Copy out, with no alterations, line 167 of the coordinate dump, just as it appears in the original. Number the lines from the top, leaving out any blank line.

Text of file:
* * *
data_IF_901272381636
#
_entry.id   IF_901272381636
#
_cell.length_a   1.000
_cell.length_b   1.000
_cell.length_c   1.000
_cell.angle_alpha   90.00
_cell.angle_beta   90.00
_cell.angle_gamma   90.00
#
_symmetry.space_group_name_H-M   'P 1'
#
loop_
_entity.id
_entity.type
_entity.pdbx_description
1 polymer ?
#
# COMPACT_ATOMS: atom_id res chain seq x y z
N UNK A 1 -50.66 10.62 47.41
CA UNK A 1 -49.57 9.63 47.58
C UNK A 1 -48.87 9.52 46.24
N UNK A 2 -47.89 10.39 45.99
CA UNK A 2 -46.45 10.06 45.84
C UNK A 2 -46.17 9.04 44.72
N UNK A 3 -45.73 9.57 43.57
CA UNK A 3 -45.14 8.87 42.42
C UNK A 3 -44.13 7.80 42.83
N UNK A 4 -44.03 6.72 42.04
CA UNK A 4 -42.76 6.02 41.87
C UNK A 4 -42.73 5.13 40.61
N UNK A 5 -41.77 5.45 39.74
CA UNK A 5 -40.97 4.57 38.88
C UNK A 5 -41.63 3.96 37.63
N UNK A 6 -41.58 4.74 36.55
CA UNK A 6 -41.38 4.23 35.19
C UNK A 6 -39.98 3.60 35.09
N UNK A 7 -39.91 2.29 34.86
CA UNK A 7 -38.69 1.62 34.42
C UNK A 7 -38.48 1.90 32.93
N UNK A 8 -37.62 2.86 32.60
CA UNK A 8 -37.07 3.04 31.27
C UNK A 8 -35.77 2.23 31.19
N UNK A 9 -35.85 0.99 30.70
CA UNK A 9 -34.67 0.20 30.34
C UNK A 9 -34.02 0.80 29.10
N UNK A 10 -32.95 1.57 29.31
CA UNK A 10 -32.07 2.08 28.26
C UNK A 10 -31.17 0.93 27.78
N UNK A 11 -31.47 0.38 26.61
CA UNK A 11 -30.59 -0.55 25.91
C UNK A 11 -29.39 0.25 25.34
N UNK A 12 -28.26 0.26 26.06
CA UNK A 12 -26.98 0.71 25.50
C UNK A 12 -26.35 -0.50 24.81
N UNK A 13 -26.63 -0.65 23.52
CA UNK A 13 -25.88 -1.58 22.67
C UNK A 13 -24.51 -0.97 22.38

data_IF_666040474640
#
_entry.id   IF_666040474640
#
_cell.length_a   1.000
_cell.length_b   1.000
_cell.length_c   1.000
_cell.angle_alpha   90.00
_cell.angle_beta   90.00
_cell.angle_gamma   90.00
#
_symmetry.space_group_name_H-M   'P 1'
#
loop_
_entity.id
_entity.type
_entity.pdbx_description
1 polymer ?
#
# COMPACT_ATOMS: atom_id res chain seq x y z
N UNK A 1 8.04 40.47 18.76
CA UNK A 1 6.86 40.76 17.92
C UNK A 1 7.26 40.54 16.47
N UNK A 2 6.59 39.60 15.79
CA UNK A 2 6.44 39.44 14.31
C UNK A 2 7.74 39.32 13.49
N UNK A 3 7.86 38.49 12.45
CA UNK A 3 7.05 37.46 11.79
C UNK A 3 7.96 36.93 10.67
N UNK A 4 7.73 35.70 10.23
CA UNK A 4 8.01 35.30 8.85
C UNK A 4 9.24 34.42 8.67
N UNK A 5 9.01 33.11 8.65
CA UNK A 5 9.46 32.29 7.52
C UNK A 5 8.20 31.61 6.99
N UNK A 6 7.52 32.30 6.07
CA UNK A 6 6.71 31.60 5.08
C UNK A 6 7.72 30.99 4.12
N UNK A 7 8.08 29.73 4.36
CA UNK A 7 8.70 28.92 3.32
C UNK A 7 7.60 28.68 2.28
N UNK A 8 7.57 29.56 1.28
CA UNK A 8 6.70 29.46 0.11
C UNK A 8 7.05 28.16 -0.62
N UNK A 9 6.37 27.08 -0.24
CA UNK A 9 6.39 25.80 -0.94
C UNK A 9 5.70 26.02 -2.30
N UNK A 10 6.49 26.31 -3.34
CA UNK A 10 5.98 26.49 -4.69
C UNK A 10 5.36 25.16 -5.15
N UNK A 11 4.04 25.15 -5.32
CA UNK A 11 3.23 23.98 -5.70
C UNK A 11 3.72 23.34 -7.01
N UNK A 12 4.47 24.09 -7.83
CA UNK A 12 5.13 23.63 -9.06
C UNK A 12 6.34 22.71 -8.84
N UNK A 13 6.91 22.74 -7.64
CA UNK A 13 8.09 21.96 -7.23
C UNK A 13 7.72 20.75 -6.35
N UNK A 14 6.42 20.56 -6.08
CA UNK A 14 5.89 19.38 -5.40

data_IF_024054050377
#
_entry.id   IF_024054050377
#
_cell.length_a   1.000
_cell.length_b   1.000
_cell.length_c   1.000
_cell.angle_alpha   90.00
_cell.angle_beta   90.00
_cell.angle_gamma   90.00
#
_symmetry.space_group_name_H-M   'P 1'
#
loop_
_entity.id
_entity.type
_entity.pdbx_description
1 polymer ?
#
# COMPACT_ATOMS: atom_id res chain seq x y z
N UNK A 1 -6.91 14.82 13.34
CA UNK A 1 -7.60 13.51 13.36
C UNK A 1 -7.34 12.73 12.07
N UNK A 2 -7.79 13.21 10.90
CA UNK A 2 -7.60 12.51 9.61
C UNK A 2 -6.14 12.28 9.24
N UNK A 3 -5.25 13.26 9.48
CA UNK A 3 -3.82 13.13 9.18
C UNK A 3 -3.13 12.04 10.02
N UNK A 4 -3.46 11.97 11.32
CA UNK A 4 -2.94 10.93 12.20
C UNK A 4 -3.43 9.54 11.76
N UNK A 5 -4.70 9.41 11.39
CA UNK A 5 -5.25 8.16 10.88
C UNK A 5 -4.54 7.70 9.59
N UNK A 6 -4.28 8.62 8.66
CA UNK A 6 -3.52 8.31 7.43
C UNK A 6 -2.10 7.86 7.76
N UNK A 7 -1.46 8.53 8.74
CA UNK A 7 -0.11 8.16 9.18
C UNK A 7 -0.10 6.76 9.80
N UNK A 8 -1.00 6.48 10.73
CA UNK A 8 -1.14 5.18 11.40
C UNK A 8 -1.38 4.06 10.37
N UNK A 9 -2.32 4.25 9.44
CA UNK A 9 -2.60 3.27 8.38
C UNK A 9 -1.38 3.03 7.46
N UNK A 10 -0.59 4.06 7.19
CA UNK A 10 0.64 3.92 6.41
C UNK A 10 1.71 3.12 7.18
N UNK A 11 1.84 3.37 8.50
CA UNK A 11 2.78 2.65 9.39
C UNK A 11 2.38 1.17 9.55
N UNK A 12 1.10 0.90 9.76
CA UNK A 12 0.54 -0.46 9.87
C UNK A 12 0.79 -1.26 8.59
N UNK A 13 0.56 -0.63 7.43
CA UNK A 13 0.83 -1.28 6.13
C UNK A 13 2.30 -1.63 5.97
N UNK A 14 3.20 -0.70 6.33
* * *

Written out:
C UNK A 9 -1.38 3.03 7.46